California has long been known for its propensity for direct democracy. In addition to initiatives and recalls, state voters now can choose between multiple Assembly and Senate “There Oughta Be a Law” contests.
Last month, freshman Assemblyman Jared Huffman, D-San Rafael, announced his first ever “There Oughta Be a Law … or Not” contest. It’s modeled closely on the contest Senator Joe Simitian, D-Palo Alto, launched in 2001 while he was in the Assembly.
The first tilt surprised Simitian and his staff by pulling in around 100 serious entries. Even more surprising was when three made it into law.
“That really signaled to people that this was for real,” Simitian said. “You could have an idea at the beginning of the year and at the end of the year it would be law for 37 million Californians.”
Senator Tom Harman, R-Costa Mesa, also has launched his own contest, this one limited to sixth to twelfth graders in his district. The deadline for this year’s contest passed on November 30. In the next two weeks, he’ll announce which of around 60 entries will be introduced in the coming legislative session. Harman had a similar contest in 2002 when he was in the Assembly.
The idea goes all the way back to an early 20th century comic strip where the main character would slap himself on the forehead and yell “Tobal!” when confronted with an absurd or unjust situation.
Simitian still runs his contest from the Senate; he said it has topped 250 entries each of the last two years. Since 2001, it has put 10 entries into law, an average of nearly two a year. The kind of suggestions that typically make it through are not the wide-ranging structural changes to government. Instead, they’re issues that have inconvenienced or offended particular individuals but may have escaped widespread notice.
Take the two bills from the Simitian contest that were signed by Governor Arnold Schwarzenegger this year. SB 1609, submitted by East Palo Alto community activists Shirley Hochhausen and Shirley Krohn, attempts to protect senior citizens against predatory-lending practices. SB 1610, offered by tow-truck driver Daniel Frederick Leon, legally requires people to pull over for emergency vehicles.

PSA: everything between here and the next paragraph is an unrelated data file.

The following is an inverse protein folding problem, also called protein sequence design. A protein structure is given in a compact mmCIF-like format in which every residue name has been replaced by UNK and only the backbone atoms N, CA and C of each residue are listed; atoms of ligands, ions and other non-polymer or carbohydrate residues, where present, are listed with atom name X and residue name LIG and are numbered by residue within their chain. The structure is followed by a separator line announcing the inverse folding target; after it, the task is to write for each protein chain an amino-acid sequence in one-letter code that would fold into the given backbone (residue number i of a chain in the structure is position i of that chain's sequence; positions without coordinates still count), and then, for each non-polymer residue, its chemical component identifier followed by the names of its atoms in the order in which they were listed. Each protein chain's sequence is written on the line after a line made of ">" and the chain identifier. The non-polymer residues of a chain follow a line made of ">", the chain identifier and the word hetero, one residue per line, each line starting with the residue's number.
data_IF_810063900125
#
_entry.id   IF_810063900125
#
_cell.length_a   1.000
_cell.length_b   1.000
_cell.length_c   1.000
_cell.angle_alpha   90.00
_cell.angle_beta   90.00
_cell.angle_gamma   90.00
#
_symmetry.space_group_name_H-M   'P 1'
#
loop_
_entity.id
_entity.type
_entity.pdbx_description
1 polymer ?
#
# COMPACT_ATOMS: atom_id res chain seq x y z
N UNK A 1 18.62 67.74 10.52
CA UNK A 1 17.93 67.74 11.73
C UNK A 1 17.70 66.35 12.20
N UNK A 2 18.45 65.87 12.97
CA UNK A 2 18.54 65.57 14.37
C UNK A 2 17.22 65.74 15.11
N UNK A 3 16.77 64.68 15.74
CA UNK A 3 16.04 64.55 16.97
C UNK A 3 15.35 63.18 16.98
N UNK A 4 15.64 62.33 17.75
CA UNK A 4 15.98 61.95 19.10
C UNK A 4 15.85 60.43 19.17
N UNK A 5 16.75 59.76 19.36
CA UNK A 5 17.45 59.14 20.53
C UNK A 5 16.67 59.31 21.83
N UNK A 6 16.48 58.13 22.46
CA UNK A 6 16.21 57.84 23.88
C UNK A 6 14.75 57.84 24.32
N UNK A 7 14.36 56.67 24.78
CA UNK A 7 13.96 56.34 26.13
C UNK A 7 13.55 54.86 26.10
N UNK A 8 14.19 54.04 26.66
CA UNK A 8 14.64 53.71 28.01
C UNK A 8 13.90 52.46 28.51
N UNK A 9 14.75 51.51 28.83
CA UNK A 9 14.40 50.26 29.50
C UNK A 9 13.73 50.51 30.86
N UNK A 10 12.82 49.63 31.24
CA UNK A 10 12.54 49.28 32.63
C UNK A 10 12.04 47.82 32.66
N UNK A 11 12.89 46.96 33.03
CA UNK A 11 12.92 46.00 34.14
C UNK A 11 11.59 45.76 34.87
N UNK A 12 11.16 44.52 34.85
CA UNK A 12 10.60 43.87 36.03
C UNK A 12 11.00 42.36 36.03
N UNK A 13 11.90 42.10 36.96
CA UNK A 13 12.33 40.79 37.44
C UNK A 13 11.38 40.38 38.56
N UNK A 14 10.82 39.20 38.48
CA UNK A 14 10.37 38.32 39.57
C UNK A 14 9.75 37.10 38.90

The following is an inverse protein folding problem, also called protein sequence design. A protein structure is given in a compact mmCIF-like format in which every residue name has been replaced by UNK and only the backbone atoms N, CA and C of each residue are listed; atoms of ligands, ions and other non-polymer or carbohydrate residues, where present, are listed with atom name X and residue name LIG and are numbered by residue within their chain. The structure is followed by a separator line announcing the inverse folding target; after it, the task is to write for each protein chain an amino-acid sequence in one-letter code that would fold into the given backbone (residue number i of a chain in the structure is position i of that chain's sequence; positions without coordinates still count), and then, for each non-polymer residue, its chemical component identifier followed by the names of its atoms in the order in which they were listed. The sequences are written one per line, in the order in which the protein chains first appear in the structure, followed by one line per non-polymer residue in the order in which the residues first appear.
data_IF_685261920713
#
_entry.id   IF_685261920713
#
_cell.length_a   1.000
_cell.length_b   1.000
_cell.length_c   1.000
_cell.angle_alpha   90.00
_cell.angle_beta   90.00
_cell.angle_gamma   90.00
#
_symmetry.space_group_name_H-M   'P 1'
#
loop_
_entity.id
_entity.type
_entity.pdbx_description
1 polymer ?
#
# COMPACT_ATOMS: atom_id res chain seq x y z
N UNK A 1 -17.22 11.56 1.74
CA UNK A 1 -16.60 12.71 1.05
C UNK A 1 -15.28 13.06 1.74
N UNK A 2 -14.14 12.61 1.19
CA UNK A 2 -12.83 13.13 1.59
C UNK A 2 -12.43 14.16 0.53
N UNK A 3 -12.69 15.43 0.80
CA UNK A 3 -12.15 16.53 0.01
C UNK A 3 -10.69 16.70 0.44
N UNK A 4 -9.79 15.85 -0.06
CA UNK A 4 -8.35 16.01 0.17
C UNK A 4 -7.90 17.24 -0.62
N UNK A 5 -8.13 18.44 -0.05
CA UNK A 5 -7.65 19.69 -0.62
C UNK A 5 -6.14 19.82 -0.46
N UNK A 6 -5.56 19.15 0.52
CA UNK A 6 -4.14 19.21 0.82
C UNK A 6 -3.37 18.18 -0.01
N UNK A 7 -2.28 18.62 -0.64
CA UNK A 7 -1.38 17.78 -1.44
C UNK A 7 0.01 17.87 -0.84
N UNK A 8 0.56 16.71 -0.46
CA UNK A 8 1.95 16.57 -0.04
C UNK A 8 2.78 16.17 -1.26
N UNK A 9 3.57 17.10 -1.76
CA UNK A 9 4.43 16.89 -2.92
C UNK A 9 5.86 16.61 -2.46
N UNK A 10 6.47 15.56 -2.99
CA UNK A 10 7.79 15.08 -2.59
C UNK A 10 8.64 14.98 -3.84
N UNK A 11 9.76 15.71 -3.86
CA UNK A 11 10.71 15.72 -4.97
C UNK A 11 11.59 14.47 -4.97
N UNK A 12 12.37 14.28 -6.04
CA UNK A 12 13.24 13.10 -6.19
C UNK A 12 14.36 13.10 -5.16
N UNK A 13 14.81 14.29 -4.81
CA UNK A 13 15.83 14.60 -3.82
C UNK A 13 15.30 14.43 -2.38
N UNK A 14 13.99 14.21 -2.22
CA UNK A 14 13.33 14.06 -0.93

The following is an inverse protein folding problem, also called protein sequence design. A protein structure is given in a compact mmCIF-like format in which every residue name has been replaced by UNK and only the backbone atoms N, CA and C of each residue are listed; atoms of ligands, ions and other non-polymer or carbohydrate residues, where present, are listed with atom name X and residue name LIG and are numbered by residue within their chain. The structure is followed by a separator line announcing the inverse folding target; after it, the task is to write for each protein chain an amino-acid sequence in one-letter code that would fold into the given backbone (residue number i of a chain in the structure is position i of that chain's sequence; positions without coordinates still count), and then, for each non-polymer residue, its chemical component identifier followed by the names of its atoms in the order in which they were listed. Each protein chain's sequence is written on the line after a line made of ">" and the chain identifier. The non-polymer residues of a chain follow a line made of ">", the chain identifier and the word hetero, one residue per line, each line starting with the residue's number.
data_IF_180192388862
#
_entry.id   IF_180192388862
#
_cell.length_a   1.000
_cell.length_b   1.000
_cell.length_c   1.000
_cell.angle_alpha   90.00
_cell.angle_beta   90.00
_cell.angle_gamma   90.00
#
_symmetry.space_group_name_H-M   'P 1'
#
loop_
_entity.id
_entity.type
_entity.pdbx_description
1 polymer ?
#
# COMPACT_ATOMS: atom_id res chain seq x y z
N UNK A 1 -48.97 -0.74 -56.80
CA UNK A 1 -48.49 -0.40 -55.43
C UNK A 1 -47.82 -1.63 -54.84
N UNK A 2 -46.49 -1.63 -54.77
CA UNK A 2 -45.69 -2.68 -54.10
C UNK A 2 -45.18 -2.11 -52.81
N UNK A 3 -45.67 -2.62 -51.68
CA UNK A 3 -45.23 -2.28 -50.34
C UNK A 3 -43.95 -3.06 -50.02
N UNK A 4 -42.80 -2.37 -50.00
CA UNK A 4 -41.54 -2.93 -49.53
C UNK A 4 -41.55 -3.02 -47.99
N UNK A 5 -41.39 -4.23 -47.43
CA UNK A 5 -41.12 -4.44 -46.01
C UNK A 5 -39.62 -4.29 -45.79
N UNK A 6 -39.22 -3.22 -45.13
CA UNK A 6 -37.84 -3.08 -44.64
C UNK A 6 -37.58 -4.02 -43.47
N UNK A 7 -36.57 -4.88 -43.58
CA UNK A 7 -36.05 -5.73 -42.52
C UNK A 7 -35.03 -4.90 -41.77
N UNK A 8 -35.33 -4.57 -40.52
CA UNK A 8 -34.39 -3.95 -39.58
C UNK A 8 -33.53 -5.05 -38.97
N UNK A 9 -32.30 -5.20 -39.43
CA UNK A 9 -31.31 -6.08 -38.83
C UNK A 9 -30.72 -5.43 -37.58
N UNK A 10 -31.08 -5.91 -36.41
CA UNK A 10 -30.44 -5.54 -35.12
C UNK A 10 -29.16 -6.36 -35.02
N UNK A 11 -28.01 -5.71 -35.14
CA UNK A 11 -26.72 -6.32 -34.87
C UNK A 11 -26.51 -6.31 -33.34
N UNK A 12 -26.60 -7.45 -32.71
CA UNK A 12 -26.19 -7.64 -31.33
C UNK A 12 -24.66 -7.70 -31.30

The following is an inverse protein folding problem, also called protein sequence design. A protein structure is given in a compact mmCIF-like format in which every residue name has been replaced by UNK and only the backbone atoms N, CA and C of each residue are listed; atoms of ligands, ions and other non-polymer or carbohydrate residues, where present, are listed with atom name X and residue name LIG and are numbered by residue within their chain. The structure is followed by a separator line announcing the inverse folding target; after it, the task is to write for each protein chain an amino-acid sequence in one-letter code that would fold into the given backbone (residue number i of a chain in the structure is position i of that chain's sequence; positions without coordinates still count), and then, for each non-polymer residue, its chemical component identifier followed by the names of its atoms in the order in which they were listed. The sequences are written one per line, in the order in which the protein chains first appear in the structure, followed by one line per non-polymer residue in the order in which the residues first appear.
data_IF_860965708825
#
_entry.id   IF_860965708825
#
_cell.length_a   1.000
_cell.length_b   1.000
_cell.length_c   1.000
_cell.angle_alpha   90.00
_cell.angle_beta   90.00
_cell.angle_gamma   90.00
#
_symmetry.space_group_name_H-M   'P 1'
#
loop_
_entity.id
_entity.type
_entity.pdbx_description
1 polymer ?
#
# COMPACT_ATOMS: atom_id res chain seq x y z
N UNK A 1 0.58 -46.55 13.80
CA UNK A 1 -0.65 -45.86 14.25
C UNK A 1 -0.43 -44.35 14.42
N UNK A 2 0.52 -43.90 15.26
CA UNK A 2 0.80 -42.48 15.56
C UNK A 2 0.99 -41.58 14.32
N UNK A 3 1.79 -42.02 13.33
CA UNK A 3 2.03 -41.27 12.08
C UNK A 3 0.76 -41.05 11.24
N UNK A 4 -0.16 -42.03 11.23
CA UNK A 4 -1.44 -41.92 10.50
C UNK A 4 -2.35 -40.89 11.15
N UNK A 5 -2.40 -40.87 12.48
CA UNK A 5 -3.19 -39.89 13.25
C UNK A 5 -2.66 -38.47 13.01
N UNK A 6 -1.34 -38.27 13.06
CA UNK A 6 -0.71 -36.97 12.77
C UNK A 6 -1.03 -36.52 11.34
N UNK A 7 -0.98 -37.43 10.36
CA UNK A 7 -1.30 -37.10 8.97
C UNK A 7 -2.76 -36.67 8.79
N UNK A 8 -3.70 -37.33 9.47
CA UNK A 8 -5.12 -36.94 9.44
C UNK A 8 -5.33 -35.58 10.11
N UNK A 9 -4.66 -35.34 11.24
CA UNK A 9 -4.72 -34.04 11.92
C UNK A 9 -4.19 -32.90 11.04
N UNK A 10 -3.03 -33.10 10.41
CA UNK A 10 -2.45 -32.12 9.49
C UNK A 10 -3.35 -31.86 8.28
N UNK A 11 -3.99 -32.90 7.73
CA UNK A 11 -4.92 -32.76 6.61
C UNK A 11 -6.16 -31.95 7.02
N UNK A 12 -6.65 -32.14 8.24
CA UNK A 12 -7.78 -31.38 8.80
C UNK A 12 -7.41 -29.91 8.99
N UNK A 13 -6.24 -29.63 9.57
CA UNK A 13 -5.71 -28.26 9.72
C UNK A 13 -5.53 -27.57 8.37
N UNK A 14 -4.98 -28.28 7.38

Other successful bills from the contest prohibit putting full credit-card numbers of paper receipts, allowing the donation of expired prescription drugs, requiring bankrupt companies to honor gift certificates, and mandating that people turn their car lights on whenever running their windshield wipers. Huffman said that he hopes to get similar entries for his contest.
“We’ve a lot of laws that have been on the books for 150 years,” Huffman said. “I think we’ll find that there are a lot of people who have run afoul of laws that make no sense to them.”
The “Or Not” section of Huffman’s contest mimics the “This one’s gotta go” portion of the contest that Simitian once offered in 2002. That partially was inspired by a contest entry to force the state government to repeal one law for every two new ones they passed.
However, Simitian’s office said that the “Gotta Go” contest was overwhelmed by interest groups who are laser-focused on repealing particular laws, “as well as people who were “generally pretty sour on government.”
They were particularly inundated by people who want to repeal California’s motorcycle-helmet law. While people can still submit ideas to repeal existing laws, Simitian eventually dropped the “Gotta Go” portion of the contest.
Huffman said he expects to be similarly inundated, but he doesn’t mind.
“I’m sure we’re going to get it from the motorcycle-helmet people and the marijuana people,” he said.
The idea has yet to spread to state legislatures around the country. But Simitian said that a CNN story and an article State Legislatures magazine last year have brought more attention. His office has gotten inquiries from legislators and staff in Delaware, Massachusetts and New York.
Meanwhile, thereoughtabealaw.org is one of several Web sites pushing the idea.
The site was started by Silicon Valley computer engineer Scott Chacon to bring the open-source software model to politics. Open source refers to a concept of software development where people can modify and contribute to software, allowing best solutions to filter to the top. Chacon was also an early Democratic candidate against Rep. Richard Pombo, the Tracy Republican deposed in a high profile race by Democrat Jerry McNerney in November.
Thereoughtabealaw.org works much like Wikipedia, the popular encyclopedia Web site. Visitors can propose bills or suggest changes to other people’s bills. Some of the top ideas on Chacon’s site include raising the minimum wage, lowering the voting age and publishing congress member’s schedules online so constituents can know which lobbyists they have met with.
“I think the letter-writing paradigm of constituent relationship is stale and ineffective and can be significantly improved, and that the Internet offers a fantastic platform on which to build a new one,” Chacon said.
One of Chacon’s next goals is to get politicians interested in his software; he’s already offered it to both Simitian and McNerney, he said.
“I think an important difference between the letter-based TOBAL contest and the online version that I built is the social-networking concept,” Chacon said. “These features make it a living, many-to-many collaboration over time–a conversation about how best to govern ourselves.”
Contact Malcolm Maclachlan at firstname.lastname@example.org